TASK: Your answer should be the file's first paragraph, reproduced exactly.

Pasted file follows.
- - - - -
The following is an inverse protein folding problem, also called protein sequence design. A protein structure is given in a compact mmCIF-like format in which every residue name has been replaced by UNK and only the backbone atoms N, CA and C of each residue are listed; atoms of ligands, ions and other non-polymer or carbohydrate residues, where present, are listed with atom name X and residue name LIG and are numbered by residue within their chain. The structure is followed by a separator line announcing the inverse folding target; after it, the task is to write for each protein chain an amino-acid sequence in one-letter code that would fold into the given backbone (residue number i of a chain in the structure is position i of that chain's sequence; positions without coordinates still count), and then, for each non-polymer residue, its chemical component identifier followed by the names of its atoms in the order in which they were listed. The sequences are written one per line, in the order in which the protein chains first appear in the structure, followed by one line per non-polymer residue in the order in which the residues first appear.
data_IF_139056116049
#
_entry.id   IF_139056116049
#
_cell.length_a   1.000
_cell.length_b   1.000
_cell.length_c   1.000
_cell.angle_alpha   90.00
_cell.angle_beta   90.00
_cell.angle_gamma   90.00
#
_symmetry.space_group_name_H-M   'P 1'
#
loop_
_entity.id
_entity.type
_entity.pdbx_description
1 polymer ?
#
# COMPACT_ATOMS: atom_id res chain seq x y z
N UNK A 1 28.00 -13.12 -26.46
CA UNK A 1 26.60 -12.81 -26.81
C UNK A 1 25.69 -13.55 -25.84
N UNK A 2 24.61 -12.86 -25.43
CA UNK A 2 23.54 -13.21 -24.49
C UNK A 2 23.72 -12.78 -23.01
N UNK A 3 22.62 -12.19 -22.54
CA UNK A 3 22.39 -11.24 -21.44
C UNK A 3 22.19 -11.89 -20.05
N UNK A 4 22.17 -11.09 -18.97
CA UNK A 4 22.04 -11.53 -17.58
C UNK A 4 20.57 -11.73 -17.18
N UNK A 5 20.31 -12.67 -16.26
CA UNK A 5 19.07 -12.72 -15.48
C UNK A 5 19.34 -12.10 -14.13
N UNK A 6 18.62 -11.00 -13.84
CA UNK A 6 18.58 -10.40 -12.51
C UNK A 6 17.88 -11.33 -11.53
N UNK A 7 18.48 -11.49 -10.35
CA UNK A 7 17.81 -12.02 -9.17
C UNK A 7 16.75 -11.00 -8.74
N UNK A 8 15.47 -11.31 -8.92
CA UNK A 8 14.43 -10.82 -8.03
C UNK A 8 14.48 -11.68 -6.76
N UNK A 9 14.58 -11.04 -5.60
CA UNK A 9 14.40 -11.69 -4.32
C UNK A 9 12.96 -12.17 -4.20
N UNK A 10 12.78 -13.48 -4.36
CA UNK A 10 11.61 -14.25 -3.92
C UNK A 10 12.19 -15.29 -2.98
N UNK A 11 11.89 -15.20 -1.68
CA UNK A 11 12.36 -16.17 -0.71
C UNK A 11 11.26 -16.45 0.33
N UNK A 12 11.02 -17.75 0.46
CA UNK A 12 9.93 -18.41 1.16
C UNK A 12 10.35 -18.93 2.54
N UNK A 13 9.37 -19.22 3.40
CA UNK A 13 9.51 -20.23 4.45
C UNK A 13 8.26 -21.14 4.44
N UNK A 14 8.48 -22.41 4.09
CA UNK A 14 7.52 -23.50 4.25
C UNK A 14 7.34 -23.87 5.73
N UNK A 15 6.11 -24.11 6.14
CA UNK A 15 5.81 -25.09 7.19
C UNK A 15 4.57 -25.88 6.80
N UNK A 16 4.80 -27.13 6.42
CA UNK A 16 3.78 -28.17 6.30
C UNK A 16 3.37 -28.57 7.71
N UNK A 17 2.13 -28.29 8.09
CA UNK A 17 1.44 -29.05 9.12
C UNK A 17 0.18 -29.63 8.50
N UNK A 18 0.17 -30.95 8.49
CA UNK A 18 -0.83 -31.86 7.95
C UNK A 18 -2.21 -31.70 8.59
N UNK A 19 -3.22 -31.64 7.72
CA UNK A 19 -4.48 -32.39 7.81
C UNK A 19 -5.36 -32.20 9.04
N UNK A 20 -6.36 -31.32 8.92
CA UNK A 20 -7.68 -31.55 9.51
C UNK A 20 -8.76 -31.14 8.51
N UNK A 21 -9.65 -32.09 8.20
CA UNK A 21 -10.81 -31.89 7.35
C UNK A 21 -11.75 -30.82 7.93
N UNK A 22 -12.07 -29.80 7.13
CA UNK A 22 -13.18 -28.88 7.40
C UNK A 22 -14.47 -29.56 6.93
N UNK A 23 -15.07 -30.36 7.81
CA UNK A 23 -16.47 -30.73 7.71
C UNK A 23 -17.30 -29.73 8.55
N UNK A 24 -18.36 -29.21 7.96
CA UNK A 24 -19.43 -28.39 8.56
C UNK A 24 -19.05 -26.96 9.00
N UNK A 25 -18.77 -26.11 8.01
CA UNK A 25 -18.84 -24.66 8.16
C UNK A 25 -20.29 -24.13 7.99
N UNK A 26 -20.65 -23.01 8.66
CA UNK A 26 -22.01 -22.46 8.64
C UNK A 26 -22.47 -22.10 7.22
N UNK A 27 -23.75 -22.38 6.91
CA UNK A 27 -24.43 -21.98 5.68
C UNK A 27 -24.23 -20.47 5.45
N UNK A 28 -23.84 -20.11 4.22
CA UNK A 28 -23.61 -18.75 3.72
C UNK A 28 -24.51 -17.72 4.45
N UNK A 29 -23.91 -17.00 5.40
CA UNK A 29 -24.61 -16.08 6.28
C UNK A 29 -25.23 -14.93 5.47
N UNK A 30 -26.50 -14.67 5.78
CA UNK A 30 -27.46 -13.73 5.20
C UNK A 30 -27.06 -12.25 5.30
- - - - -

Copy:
The following is an inverse protein folding problem, also called protein sequence design. A protein structure is given in a compact mmCIF-like format in which every residue name has been replaced by UNK and only the backbone atoms N, CA and C of each residue are listed; atoms of ligands, ions and other non-polymer or carbohydrate residues, where present, are listed with atom name X and residue name LIG and are numbered by residue within their chain. The structure is followed by a separator line announcing the inverse folding target; after it, the task is to write for each protein chain an amino-acid sequence in one-letter code that would fold into the given backbone (residue number i of a chain in the structure is position i of that chain's sequence; positions without coordinates still count), and then, for each non-polymer residue, its chemical component identifier followed by the names of its atoms in the order in which they were listed. The sequences are written one per line, in the order in which the protein chains first appear in the structure, followed by one line per non-polymer residue in the order in which the residues first appear.